Even assuming that Bob’s right on this point, something’s gone badly wrong if – as this objection implies – prejudice against Muslims can be inferred from a failure to engage constructively with Islamism. Personally I value the separation of church and state very highly. To say that it’s fundamental to my political identity is an understatement; it’s fundamental to any political position I can imagine entertaining. It follows that I don’t think it’s appropriate for anyone with views like mine to work with anyone who aspires to establish a theocracy (position 3), except for limited goals which are presented in the same way to non-religious people (position 1). I recognise that there is room for debate on this point; what I object to is attempts, like Bob’s, to shut down that debate with accusations of prejudice.

Some specific examples. (Open questions, although I’m personally starting from the answer No in all cases.)

Is it ‘Islamophobic’ to criticise anti-gay statements made by a Muslim cleric?

Is it ‘Islamophobic’ to ask someone advocating a woman’s right to wear the hijab whether their position is based on the liberal principle that women should be able to dress how they like, or on the conservative principle that all Muslim women should wear the hijab? (This is not an academic question or some sort of secular Western totem. The last time I was anywhere near a large group of British Asians, scarved and bareheaded women were fairly evenly balanced. If I’m not in favour of forcing one group to bare their heads, I’m certainly not in favour of forcing the others to cover up.)

Is it ‘Islamophobic’ to criticise a fatwa instructing Muslims to vote as their mosque advises rather than according to individual beliefs? Meaders? Anyone?

One final point on Islamophobia Watch. Paul Anderson has an interesting discussion of these issues, covering some of the same ground as this post, under the heading “Am I an Islamophobe too?” This obviously called for a response from Islamophobia Watch. It would have been appropriate if there’d been a posting on the site acknowledging Paul’s concerns and engaging with his arguments. Perhaps it would have conceded one or two of his points; perhaps it would have resolved any misunderstandings by clarifying the true meaning of Islamophobia. We’ll never know. What we actually got was this: “The jury’s still out on that one, Paul.” And, er, that’s it. Not even an attempt at argument, just a one-line sneer – and a reminder that, true to their name, Islamophobia Watch are watching. Peter Mandelson couldn’t have done it better.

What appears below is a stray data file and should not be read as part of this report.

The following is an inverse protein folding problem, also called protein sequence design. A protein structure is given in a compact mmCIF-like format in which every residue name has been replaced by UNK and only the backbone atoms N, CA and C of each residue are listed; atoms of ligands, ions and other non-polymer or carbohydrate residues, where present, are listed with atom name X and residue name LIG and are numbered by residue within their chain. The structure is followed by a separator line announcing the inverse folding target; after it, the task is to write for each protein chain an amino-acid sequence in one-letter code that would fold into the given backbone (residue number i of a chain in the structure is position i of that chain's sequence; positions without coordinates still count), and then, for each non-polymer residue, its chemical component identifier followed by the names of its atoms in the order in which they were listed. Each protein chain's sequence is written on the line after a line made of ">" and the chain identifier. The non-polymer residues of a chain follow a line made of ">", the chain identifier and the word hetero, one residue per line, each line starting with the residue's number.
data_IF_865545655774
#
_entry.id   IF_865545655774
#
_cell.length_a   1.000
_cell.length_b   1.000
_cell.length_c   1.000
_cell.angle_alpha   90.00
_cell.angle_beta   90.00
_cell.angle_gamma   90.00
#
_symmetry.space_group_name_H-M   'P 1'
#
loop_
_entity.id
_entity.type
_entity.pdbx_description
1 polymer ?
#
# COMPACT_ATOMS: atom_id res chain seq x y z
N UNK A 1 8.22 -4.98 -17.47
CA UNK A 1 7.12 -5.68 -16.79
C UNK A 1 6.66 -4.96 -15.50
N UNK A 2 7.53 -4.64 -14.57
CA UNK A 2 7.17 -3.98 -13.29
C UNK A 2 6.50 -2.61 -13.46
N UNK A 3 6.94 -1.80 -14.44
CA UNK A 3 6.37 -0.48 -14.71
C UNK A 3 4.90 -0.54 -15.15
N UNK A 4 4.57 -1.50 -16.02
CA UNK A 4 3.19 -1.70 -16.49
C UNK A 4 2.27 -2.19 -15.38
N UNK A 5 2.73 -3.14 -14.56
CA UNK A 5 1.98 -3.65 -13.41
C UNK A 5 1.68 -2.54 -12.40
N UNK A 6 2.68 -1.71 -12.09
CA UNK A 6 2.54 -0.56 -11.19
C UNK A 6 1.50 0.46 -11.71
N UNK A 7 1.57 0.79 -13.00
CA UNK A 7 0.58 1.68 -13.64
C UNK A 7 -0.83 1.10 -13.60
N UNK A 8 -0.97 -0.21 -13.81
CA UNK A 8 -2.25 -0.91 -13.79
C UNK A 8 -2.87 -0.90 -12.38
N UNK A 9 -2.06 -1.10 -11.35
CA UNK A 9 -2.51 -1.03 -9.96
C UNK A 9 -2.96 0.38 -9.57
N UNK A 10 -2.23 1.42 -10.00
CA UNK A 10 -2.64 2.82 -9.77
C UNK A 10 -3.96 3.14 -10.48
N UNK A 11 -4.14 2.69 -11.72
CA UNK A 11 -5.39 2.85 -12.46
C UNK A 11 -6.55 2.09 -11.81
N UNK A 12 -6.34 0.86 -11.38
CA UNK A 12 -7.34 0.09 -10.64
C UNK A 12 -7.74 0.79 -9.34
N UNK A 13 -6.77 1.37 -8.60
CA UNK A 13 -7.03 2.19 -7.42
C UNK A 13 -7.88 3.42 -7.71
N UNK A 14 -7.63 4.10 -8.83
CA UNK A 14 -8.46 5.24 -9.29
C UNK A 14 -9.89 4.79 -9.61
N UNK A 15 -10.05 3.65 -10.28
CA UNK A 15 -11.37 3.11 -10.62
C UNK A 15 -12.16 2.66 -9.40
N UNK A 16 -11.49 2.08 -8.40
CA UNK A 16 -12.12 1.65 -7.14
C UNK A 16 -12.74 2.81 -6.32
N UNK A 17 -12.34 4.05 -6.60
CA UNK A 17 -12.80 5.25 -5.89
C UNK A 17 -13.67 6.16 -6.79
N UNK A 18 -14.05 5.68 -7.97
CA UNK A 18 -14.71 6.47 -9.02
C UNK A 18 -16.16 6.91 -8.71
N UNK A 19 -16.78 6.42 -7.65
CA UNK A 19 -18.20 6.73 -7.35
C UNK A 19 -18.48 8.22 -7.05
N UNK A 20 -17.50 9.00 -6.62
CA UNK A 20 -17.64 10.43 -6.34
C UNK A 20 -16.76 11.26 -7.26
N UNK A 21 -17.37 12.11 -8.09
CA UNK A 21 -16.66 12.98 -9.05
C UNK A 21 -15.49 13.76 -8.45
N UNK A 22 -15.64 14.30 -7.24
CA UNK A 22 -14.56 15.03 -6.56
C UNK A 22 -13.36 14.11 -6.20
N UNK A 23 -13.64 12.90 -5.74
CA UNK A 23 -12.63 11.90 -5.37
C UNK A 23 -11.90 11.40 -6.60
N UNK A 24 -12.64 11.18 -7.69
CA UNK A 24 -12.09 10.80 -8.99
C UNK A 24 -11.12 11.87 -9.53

One Comment

  1. Neal
    Posted 30 April 2005 at 17:30 | Permalink | Reply

    You write: None of this is true of religion. Religions are identifiable sets of beliefs, underpinned by cultural practices which accord with them, and supported by loyalty to a community of believers. In short, a religion is a cultural construct, making it at once more definite and more mutable than race. No one would deny that there is such a thing as Islam; equally, no one would deny that people can convert to Islam – or abandon it. In principle, any religion can be adopted or abandoned by any individual – or advocated, or criticised.

    I do not think you are correct (a) about religion generally and (b) more specifically about Islam.

    In the West but not universally, the notion of religion has had a bit of a transformation. When I was educated (and that is many, many ages ago), the label used to identify that transformation was “secularization,” meaning the retreat of religion as a force from those realms of life which religion once dominated. Hence, people in the West tend to speak of religion as “personal” or a matter of “choice.”